So we finally had a full day of archaeological outreach at the Presidio, where we were able to work through our full program with a group of kids. At times I’ve been pretty tired of outreach, and wanting to get back to archaeology proper, but being able to interact with these kids was actually pretty amazing. They were a class from Hunter’s Point, which is a notoriously bad part of San Francisco and they were all scrappy as hell, even at the 4th grade level.
During the first part of the day, we take them on a small hike on one of the trails through the Presidio. We try to get them to imagine what it was like without all of the trees, which are only there because the US military planted them. It’s hard to do, to say the least, because they’re huge, imposing eucalyptus trees and their leaves and seed pods cover the ground. There’s also some Monterey pine and cyprus mixed in, which are closer, but still not quite right.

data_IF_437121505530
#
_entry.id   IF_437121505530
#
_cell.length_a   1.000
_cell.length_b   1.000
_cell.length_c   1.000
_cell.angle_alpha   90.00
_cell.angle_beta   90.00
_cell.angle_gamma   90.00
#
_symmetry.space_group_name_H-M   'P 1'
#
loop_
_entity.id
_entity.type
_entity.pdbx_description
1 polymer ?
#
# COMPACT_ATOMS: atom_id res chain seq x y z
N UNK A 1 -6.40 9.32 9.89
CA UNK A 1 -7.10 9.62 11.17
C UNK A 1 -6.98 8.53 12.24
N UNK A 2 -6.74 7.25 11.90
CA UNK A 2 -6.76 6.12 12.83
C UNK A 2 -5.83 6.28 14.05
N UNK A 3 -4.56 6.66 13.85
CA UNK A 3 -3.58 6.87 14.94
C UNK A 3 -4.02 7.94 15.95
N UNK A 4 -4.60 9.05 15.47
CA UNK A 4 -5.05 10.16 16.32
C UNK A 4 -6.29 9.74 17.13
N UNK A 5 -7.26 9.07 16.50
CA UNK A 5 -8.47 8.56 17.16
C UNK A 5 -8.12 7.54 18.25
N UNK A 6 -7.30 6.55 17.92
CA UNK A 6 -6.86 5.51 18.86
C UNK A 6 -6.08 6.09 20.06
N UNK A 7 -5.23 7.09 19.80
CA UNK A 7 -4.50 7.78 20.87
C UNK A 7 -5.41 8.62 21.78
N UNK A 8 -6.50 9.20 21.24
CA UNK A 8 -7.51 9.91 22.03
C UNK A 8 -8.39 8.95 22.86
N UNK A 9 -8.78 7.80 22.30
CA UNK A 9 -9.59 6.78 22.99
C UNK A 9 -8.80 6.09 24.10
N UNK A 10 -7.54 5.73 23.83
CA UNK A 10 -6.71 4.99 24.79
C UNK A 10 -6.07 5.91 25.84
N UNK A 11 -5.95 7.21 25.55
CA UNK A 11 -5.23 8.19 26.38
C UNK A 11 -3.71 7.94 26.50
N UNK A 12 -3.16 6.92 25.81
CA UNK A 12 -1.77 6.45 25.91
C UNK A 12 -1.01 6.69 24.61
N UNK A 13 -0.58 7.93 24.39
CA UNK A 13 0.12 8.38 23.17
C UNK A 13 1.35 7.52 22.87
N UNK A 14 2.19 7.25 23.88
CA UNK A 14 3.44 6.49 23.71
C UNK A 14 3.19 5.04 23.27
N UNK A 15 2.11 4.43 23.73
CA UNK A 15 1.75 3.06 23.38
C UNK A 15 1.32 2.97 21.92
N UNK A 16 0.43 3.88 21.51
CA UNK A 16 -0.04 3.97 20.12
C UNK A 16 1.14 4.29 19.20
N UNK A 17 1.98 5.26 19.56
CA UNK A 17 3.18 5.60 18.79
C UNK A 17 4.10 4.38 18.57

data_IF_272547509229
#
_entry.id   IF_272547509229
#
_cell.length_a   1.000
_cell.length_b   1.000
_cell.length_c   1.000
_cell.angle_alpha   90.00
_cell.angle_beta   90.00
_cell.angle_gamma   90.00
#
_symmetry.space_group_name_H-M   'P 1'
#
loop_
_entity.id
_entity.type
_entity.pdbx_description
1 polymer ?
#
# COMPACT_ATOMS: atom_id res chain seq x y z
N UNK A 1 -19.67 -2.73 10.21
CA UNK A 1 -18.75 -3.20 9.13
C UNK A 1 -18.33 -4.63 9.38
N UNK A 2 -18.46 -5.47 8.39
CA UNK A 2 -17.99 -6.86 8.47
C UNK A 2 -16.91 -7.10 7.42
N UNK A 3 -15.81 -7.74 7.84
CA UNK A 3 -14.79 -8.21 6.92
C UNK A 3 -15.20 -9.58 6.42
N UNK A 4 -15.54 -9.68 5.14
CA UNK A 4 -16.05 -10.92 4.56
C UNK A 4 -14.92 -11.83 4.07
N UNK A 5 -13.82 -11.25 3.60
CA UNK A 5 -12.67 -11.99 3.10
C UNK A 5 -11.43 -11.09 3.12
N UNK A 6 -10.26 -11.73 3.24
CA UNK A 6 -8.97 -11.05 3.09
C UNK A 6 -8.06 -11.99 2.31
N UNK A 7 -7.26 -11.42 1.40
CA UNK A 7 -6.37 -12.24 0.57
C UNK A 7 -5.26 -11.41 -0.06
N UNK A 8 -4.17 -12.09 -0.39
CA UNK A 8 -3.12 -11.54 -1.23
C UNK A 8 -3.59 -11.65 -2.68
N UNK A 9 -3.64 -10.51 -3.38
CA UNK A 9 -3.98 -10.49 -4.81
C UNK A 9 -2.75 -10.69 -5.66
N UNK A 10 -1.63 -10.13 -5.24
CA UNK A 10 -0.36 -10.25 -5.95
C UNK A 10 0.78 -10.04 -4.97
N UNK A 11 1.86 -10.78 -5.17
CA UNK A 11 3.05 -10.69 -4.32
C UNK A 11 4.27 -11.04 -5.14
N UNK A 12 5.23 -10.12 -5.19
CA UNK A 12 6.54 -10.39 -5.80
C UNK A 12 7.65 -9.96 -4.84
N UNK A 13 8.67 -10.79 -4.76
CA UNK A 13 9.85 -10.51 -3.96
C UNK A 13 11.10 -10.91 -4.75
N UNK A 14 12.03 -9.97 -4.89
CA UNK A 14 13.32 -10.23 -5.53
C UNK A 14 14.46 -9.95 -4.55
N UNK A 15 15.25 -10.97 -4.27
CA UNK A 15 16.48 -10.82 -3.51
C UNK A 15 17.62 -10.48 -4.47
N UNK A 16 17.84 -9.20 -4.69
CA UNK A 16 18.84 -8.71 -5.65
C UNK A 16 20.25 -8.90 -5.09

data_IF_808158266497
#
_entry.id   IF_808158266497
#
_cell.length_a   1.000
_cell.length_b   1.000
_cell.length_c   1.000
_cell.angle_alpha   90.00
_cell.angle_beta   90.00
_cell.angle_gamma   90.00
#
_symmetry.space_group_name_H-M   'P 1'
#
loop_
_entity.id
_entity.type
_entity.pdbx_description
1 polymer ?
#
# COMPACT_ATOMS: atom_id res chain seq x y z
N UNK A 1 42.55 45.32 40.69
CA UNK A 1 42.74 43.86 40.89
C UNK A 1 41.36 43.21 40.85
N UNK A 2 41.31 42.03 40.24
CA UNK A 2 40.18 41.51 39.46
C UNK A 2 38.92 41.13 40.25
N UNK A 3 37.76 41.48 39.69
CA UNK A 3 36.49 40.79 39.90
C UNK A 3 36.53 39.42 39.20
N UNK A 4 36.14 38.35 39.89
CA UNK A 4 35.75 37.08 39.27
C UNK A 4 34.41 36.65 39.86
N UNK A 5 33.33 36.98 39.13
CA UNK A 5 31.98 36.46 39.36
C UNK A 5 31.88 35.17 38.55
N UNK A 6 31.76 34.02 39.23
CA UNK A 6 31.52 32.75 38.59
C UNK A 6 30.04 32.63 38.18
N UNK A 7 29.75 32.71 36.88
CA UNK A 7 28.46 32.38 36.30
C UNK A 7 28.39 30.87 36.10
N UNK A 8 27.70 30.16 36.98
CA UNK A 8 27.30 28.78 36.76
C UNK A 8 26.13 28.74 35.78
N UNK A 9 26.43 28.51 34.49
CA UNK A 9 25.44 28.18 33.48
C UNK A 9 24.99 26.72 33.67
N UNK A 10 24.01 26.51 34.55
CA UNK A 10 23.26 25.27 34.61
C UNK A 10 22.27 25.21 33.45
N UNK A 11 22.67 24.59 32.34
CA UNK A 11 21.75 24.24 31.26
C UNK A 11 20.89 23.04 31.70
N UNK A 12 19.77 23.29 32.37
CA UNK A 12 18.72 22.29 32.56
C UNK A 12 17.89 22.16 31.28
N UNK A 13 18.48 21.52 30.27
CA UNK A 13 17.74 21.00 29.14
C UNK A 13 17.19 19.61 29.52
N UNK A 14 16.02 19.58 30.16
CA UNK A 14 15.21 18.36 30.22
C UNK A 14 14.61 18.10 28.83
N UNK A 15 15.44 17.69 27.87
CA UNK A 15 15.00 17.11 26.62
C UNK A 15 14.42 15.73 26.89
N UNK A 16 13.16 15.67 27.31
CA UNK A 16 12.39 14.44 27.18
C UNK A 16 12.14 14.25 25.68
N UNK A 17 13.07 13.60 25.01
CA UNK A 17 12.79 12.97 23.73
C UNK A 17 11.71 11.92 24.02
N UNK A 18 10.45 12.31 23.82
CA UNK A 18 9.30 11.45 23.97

One of the kids noticed that the National Park Service has been trimming the lower branches of the trees and asked me why the trees “were all pointy like that”. I told him that they had been trimmed, but it was kinda nice, because they leave about two feet, which makes the trees easy to climb. I got a blank stare. I had to ask, “um, have you ever climbed a tree?” Only one out of eight had, and only once. My heart broke, just a little bit.
All-in-all, it was a good day, and we were able to convey some information about the Ohlone and the Spanish colonists at the Presidio, but I think the sunshine, big trees, and getting dirty (we made mudbricks, of course!) were probably the most valuable parts. I told them that the Presidio is a national park, that they owned it and could come back at any time. And while I couldn’t officially condone it, I told them that the trees were perfect for climbing.